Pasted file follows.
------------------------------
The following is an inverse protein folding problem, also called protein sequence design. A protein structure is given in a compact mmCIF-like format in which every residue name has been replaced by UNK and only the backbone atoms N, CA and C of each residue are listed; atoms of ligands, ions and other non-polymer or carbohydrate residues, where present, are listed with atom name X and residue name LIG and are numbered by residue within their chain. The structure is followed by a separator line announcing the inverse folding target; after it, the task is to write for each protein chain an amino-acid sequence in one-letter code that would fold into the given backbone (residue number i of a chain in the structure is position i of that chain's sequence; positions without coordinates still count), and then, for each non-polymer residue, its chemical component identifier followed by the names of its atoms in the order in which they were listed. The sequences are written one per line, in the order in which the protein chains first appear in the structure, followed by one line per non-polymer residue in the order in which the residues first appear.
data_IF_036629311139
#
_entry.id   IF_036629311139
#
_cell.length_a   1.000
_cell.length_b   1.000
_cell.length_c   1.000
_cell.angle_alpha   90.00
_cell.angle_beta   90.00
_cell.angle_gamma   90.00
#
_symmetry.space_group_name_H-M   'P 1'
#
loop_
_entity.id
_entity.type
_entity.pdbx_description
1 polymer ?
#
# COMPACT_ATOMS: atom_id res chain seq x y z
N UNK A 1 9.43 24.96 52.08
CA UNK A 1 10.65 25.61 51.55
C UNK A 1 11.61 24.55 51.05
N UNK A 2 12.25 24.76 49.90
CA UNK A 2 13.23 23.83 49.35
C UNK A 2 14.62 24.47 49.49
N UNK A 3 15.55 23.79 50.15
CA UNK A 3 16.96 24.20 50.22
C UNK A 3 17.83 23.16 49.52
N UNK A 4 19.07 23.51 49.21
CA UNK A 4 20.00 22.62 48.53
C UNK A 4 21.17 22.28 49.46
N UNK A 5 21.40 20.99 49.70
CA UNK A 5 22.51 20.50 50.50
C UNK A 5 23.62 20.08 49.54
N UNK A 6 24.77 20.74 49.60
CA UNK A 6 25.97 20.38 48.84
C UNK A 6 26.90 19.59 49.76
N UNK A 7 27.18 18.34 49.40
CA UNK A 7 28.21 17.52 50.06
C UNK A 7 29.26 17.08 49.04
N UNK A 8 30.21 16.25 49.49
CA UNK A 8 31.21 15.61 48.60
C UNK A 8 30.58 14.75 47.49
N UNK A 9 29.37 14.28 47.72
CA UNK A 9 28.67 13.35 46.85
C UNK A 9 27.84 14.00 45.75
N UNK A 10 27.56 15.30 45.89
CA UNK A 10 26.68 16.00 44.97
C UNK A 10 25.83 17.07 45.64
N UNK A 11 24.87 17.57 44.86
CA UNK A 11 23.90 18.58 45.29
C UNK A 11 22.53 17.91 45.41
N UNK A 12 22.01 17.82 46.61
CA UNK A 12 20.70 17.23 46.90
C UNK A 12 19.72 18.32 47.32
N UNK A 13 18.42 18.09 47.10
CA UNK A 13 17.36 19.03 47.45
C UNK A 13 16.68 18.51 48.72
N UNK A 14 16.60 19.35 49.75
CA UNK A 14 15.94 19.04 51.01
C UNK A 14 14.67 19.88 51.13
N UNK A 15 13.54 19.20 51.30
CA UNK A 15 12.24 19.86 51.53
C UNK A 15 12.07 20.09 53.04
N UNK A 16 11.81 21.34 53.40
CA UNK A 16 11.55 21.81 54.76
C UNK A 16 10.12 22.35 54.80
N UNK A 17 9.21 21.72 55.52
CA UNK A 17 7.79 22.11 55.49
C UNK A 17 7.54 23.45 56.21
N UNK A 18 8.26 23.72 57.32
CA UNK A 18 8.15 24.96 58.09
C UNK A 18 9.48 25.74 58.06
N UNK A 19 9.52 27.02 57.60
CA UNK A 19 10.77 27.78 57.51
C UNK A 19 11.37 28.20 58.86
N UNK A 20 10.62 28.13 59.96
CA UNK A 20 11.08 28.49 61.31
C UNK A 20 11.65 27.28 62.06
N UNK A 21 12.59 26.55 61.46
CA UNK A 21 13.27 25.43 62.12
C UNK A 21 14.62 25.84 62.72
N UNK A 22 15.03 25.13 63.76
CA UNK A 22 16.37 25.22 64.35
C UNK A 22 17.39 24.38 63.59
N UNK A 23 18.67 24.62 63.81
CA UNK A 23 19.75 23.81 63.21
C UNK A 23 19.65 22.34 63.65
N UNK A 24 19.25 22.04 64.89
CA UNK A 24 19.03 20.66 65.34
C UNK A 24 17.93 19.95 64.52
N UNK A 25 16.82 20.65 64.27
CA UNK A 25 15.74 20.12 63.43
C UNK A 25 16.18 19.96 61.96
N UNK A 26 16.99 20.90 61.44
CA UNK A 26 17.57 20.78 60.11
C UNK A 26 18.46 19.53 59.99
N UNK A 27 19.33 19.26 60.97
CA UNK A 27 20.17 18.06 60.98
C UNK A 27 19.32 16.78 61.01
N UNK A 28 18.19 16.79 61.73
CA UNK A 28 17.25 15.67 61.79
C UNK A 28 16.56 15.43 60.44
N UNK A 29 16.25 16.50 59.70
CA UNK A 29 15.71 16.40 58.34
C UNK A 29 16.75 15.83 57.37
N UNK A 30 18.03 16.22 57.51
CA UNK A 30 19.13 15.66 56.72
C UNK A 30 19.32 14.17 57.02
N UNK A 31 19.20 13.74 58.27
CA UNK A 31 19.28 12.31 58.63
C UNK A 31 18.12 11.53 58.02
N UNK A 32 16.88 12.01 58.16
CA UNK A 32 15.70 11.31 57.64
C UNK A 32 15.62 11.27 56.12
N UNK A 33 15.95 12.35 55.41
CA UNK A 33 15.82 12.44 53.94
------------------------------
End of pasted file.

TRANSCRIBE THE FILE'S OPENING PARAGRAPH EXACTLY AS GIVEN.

The following is an inverse protein folding problem, also called protein sequence design. A protein structure is given in a compact mmCIF-like format in which every residue name has been replaced by UNK and only the backbone atoms N, CA and C of each residue are listed; atoms of ligands, ions and other non-polymer or carbohydrate residues, where present, are listed with atom name X and residue name LIG and are numbered by residue within their chain. The structure is followed by a separator line announcing the inverse folding target; after it, the task is to write for each protein chain an amino-acid sequence in one-letter code that would fold into the given backbone (residue number i of a chain in the structure is position i of that chain's sequence; positions without coordinates still count), and then, for each non-polymer residue, its chemical component identifier followed by the names of its atoms in the order in which they were listed. The sequences are written one per line, in the order in which the protein chains first appear in the structure, followed by one line per non-polymer residue in the order in which the residues first appear.